Catalase is an antioxidant enzyme that has been shown to inhibit apoptotic or necrotic neuronal death induced by hydrogen peroxide. We report the purification of a contaminating antiapoptotic activity from a commercial bovine liver catalase preparation by following its ability to inhibit apoptosis when applied extracellularly in multiple death paradigms. The antiapoptotic activity was identified by protein microsequencing as arginase, a urea cycle and nitric oxide synthase-regulating enzyme, and confirmed by demonstrating the presence of antiapoptotic activity in a >97% pure preparation of recombinant arginase. The pluripotency of recombinant arginase was demonstrated by its ability to inhibit apoptosis in multiple paradigms including rat cortical neurons induced to die by glutathione depletion and oxidative stress, by 100 nM staurosporine treatment, or by Sindbis virus infection. The protective effects of arginase in these apoptotic paradigms, in contrast to previous studies on excitotoxic neuronal necrosis, are independent of nitric oxide synthase inhibition. Rather, arginase-induced depletion of arginine leads to inhibition of protein synthesis, resulting in cell survival. Because inhibitors of nitric oxide synthesis and of protein synthesis have been shown to decrease necrotic and apoptotic death, respectively, in animal models of stroke and spinal cord injury, arginine- depleting enzymes, capable of simultaneously inhibiting protein synthesis and nitric oxide generation, may be propitious therapeutic agents for acute neurological diseases. Furthermore, our results suggest caution in attributing the cytoprotective effects of some catalase preparations to catalase.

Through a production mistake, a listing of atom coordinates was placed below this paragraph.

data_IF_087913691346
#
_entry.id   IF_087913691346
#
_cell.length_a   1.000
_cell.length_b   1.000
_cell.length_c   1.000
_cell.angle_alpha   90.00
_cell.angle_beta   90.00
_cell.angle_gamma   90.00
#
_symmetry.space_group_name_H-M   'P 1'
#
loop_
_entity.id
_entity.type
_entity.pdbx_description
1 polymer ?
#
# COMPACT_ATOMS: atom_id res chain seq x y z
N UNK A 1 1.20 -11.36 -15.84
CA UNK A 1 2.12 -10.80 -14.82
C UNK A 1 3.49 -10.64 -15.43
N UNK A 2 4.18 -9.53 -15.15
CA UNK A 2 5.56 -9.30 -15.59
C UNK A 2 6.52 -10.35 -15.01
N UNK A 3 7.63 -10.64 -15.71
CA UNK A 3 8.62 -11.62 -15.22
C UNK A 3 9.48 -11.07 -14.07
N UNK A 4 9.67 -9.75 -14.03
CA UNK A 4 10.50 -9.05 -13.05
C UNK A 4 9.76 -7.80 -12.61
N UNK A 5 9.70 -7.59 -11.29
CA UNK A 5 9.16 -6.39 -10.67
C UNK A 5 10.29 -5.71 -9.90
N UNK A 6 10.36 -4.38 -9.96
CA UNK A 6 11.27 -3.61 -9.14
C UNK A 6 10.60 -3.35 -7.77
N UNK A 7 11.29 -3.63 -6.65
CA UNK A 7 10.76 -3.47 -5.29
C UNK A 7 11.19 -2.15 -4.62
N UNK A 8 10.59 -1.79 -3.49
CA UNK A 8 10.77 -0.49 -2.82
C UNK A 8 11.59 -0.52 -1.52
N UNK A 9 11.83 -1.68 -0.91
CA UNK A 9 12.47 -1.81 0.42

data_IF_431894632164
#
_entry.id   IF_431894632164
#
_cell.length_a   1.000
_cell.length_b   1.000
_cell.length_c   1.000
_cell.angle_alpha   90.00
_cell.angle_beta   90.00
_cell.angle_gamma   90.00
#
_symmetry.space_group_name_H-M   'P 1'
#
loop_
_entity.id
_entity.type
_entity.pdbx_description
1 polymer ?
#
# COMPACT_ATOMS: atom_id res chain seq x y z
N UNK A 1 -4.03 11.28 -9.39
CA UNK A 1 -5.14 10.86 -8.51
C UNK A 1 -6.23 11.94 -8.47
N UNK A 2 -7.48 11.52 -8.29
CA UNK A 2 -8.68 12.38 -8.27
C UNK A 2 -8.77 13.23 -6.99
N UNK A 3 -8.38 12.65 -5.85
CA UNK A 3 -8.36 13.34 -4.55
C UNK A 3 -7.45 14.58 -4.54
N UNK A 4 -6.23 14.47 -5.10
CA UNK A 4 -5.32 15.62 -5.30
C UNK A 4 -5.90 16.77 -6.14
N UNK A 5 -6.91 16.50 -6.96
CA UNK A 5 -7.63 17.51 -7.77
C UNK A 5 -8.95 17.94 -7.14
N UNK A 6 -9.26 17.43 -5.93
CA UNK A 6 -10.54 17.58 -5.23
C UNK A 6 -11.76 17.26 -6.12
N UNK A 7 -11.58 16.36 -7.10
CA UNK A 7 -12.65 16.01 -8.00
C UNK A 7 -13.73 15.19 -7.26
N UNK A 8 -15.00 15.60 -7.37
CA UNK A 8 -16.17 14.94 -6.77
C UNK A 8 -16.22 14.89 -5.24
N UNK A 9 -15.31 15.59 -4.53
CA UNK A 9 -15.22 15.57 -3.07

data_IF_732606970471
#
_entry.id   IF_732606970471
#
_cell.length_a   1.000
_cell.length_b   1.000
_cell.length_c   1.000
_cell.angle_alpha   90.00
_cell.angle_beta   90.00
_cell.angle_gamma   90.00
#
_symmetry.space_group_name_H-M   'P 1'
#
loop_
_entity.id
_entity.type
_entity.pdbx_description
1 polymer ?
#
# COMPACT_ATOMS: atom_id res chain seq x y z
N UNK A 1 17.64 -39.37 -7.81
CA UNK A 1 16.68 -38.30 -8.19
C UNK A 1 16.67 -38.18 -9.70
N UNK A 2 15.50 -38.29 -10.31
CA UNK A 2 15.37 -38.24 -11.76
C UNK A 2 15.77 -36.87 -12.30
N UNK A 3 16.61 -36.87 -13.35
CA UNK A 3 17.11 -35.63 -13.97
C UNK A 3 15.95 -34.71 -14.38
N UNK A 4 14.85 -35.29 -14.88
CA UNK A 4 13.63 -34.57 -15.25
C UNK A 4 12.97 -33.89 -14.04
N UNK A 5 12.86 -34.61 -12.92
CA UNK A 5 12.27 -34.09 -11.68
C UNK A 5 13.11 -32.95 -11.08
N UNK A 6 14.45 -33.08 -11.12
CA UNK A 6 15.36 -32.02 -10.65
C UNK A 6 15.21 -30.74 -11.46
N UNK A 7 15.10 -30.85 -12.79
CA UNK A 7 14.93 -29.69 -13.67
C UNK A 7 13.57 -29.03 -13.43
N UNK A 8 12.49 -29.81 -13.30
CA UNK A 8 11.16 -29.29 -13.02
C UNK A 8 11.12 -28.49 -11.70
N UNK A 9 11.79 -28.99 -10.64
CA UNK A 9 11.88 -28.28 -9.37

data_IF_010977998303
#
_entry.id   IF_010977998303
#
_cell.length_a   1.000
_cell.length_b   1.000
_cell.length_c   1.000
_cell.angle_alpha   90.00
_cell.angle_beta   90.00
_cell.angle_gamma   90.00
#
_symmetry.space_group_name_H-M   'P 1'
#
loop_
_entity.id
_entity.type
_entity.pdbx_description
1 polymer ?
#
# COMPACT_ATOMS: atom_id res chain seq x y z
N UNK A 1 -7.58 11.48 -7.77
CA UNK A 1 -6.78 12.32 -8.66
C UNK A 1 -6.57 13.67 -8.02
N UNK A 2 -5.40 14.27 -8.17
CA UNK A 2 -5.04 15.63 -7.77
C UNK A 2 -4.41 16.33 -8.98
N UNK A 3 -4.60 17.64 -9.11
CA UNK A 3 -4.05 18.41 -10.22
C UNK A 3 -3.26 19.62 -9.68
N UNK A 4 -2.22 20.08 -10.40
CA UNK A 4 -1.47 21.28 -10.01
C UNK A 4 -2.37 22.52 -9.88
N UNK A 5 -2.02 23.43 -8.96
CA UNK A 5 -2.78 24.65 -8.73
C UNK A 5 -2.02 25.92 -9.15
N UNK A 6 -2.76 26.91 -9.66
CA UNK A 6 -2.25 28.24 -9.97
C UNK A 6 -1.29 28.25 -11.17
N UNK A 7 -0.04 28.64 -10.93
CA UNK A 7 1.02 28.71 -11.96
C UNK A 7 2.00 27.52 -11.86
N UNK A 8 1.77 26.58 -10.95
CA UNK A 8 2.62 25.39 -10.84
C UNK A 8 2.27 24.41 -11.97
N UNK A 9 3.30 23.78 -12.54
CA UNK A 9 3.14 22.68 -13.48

|Original language||English (US)|
|Number of pages||13|
|Journal||Journal of Neuroscience|
|State||Published - Jun 1 1998|
- Nitric oxide
- Oxidative stress
ASJC Scopus subject areas